The Tokyo gubernatorial race ended Sunday with Vice Gov. Naoki Inose winning the top job, drawing the curtain on a lackluster campaign for the capital that was overshadowed by the Lower House election.
Anointed by former Gov. Shintaro Ishihara as his successor, Inose, 66, breezed past his eight opponents.
In the campaign, he pledged to carry on with Ishihara’s policies, including pushing ahead with the bid to host the 2020 Summer Olympics and bolstering the capital’s readiness to deal with disasters.
Inose also vowed to pursue the issues he was working on as a vice governor, such as replacing an aging thermal power plant on Tokyo Bay and merging the Tokyo Metro and Toei subway systems.
The other candidates vowed to veer away from Ishihara’s policies.
For instance, Kenji Utsunomiya, former chief of the Japan Federation of Bar Associations, pledged to create a movement to abolish all nuclear power plants.
Utsunomiya also wanted to put more effort into helping the socially weak by beefing up the city’s welfare system and creating more jobs.
Shigefumi Matsuzawa, 54, a former governor of Kanagawa, pledged to downsize the metropolitan government and increase the use of solar power as an alternative to nuclear power.
Their pledges, however, failed to sway anywhere near enough voters to take down Inose, who was backed not only by Ishihara’s Nippon Ishin no Kai (Japan Restoration Party) but also the Liberal Democratic Party and New Komeito.
But to succeed in his own right over the next four years, the first item on Inose’s agenda should be to step out from the shadow of Ishihara and establish a new leadership style.
“What the times require is a different metropolitan government. Inose won’t do well if he can’t create a fundamentally different image of a Tokyo governor,” said Yasushi Aoyama, who served as a vice governor during Ishihara’s first term and is now a professor at Meiji University. “What people need now is a governor who stands up for vulnerable people.”
Despite a penchant for making contentious remarks, the feisty Ishihara was hugely popular with Tokyo residents, winning the governor’s seat for four consecutive terms. With his top-down style, Ishihara took action in a number of areas, most notably erasing the red ink in the metropolitan government’s finances.
He also took the initiative in regulating diesel engine emissions to clean up the capital’s air quality and managed to get Haneda airport back into the business of handling international flights.
Inose, who served as vice governor under Ishihara for five years and five months, is no match for Ishihara in popularity, and analysts warn that if he can’t cut a new figure, support from Tokyoites will quickly fade.
“As politicians, I believe Inose is inferior to Ishihara. But on the other hand, Inose is a writer and has the ability to see through to the center of things. . . . As governor his style should be different from Ishihara’s top-down style,” said Satoru Osugi, a public administration professor at Tokyo Metropolitan University.
Inose will also need to deal with the issues Ishihara left hanging when he abruptly left office, such as debt-ridden Shinginko Tokyo, Ishihara’s brainchild bank set up in 2004 to support struggling small and midsize companies, and the ¥1.47 billion in public donations Ishihara solicited to purchase three of the disputed Senkaku Islands.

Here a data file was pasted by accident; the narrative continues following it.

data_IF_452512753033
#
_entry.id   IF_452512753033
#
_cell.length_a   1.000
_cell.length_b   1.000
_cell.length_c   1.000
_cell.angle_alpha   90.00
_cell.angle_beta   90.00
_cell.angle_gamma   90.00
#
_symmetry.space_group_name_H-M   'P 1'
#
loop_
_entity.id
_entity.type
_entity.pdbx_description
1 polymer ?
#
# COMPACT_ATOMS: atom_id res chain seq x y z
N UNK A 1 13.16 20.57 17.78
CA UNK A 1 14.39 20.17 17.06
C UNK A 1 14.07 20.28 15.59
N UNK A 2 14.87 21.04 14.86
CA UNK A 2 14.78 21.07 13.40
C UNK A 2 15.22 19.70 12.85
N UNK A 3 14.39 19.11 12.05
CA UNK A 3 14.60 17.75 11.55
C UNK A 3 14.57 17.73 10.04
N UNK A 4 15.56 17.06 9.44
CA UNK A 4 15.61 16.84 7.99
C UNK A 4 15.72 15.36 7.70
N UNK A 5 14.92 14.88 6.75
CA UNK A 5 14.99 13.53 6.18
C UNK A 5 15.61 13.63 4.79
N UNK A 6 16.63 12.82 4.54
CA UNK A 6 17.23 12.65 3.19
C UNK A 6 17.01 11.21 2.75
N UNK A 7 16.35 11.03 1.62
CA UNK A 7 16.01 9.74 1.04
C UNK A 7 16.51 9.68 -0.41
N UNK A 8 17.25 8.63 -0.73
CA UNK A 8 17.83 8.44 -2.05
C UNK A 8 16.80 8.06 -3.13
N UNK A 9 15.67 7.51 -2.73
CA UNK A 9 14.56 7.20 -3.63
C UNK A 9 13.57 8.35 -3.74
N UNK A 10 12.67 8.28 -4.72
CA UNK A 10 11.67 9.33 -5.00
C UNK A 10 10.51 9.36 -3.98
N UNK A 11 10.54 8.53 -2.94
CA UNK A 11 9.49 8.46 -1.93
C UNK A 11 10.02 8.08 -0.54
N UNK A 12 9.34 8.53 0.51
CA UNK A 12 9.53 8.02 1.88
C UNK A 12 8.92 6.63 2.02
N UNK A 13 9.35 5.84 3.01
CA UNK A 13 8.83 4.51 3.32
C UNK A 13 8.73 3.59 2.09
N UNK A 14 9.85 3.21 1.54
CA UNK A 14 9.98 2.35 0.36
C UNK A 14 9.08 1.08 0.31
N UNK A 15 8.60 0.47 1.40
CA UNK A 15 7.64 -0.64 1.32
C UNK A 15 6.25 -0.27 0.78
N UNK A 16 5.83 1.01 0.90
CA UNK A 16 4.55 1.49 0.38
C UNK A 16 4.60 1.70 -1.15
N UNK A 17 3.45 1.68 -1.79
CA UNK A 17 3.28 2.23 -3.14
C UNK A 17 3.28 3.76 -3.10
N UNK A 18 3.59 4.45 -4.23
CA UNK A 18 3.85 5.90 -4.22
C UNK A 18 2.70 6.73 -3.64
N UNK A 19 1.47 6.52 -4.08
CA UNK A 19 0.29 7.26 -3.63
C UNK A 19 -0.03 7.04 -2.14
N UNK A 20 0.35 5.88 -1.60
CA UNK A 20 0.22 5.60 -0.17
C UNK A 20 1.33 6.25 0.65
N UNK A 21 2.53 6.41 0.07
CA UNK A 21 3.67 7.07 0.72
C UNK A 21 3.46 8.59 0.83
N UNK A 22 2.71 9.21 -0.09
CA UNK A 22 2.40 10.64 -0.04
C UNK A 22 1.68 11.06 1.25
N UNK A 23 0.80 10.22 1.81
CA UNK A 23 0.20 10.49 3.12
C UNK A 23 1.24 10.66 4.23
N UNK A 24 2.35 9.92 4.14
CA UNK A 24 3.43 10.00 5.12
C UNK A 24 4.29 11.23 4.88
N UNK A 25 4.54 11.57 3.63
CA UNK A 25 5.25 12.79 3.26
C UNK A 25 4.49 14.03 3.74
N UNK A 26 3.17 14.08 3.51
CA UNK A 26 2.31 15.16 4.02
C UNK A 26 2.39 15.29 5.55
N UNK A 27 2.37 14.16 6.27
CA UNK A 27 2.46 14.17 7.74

Among the major candidates in the race, Inose was the only one who didn’t say the bank should be shut down. Experts, however, say there is no choice but to liquidate the troubled lender, which has already received ¥140 billion in rescue funds from the metropolitan government.
As for the pile of cash donated for the Senkaku plan, which ended in failure when the central government stepped in and purchased the disputed territory, the best way forward would be to return the money, pundits say. In reality, however, this would be difficult because many of the contributors did so anonymously.
Apart from dealing with the negatives in Ishihara’s legacy, the new man must tackle welfare, employment and education, areas in which Ishihara did little during his 13½-year tenure, analysts say.
Osugi, pointing to Tokyo’s rapidly graying demographics, said facilities to care for the elderly are already swamped and some of the capital’s senior denizens are being forced to seek out institutions in other prefectures.
As Tokyo won’t be able to cater to this growing need on its own, the metropolitan government must cooperate with neighboring prefectures to come up with the best system to prepare for the coming avalanche, he said.
Aoyama of Meiji University said Inose also should proceed with education reform and beef up employment measures, such as the support system for startup ventures.
He said the capital’s public schools need more teachers to deal with students with different abilities, and should try to reduce their growing load of paperwork, which is stealing time that should be spent with students.
Meanwhile, the pundits expressed worry about Inose’s unpopularity both with metropolitan bureaucrats and members of the assembly. Inose has often been criticized as “bossy” and a change in character is crucial if he wants to be an effective governor, they said.
“He’s the kind of person often disliked by people. But as the public face of the capital, he’d better become lovable,” Aoyama said.
If Inose can change his attitude and demonstrate he is willing to devote himself to the benefit of Tokyoites, then officials in the metropolitan government as well as assembly members will get behind him, Aoyama said.
One area where Inose’s victory may be of benefit is the Olympics bid, the experts said. Ishihara’s often racist remarks may have cost Tokyo votes in its previous attempts to host the event, but such worries are now in the past, they said.